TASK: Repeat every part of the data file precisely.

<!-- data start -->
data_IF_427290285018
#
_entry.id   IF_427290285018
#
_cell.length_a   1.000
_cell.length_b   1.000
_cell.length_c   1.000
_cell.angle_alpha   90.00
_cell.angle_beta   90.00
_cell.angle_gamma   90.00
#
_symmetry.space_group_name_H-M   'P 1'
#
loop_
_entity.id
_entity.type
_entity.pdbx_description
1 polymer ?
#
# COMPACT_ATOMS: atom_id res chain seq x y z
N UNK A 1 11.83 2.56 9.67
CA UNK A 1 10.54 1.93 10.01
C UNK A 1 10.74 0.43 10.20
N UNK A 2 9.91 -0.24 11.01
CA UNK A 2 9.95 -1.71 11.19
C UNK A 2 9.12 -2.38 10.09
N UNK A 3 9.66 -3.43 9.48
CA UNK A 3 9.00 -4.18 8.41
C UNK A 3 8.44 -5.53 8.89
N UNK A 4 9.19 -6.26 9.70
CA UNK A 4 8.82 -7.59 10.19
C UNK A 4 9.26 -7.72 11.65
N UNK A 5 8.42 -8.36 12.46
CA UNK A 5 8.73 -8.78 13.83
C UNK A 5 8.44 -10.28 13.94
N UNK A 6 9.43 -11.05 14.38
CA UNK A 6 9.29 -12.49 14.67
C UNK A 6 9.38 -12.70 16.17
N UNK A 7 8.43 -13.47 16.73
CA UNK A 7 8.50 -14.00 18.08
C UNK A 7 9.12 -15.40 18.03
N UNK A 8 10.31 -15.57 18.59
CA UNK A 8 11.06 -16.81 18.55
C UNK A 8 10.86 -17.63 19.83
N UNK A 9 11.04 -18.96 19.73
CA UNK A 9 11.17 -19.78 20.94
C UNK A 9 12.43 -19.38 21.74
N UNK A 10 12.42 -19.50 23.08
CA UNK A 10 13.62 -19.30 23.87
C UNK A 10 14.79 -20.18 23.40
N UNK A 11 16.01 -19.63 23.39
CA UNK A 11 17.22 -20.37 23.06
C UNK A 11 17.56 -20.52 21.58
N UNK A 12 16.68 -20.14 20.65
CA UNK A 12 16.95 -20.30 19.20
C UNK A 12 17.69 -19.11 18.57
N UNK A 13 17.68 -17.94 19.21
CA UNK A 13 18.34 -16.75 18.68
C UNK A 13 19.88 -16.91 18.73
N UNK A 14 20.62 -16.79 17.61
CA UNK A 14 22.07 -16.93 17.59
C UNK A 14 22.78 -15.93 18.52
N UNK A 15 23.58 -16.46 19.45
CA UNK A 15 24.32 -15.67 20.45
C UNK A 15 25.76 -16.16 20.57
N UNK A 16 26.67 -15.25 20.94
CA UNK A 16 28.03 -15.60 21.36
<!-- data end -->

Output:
data_IF_427290285018
#
_entry.id   IF_427290285018
#
_cell.length_a   1.000
_cell.length_b   1.000
_cell.length_c   1.000
_cell.angle_alpha   90.00
_cell.angle_beta   90.00
_cell.angle_gamma   90.00
#
_symmetry.space_group_name_H-M   'P 1'
#
loop_
_entity.id
_entity.type
_entity.pdbx_description
1 polymer ?
#
# COMPACT_ATOMS: atom_id res chain seq x y z
N UNK A 1 11.83 2.56 9.67
CA UNK A 1 10.54 1.93 10.01
C UNK A 1 10.74 0.43 10.20
N UNK A 2 9.91 -0.24 11.01
CA UNK A 2 9.95 -1.71 11.19
C UNK A 2 9.12 -2.38 10.09
N UNK A 3 9.66 -3.43 9.48
CA UNK A 3 9.00 -4.18 8.41
C UNK A 3 8.44 -5.53 8.89
N UNK A 4 9.19 -6.26 9.70
CA UNK A 4 8.82 -7.59 10.19
C UNK A 4 9.26 -7.72 11.65
N UNK A 5 8.42 -8.36 12.46
CA UNK A 5 8.73 -8.78 13.83
C UNK A 5 8.44 -10.28 13.94
N UNK A 6 9.43 -11.05 14.38
CA UNK A 6 9.29 -12.49 14.67
C UNK A 6 9.38 -12.70 16.17
N UNK A 7 8.43 -13.47 16.73
CA UNK A 7 8.50 -14.00 18.08
C UNK A 7 9.12 -15.40 18.03
N UNK A 8 10.31 -15.57 18.59
CA UNK A 8 11.06 -16.81 18.55
C UNK A 8 10.86 -17.63 19.83
N UNK A 9 11.04 -18.96 19.73
CA UNK A 9 11.17 -19.78 20.94
C UNK A 9 12.43 -19.38 21.74
N UNK A 10 12.42 -19.50 23.08
CA UNK A 10 13.62 -19.30 23.87
C UNK A 10 14.79 -20.18 23.40
N UNK A 11 16.01 -19.63 23.39
CA UNK A 11 17.22 -20.37 23.06
C UNK A 11 17.56 -20.52 21.58
N UNK A 12 16.68 -20.14 20.65
CA UNK A 12 16.95 -20.30 19.20
C UNK A 12 17.69 -19.11 18.57
N UNK A 13 17.68 -17.94 19.21
CA UNK A 13 18.34 -16.75 18.68
C UNK A 13 19.88 -16.91 18.73
N UNK A 14 20.62 -16.79 17.61
CA UNK A 14 22.07 -16.93 17.59
C UNK A 14 22.78 -15.93 18.52
N UNK A 15 23.58 -16.46 19.45
CA UNK A 15 24.32 -15.67 20.45
C UNK A 15 25.76 -16.16 20.57
N UNK A 16 26.67 -15.25 20.94
CA UNK A 16 28.03 -15.60 21.36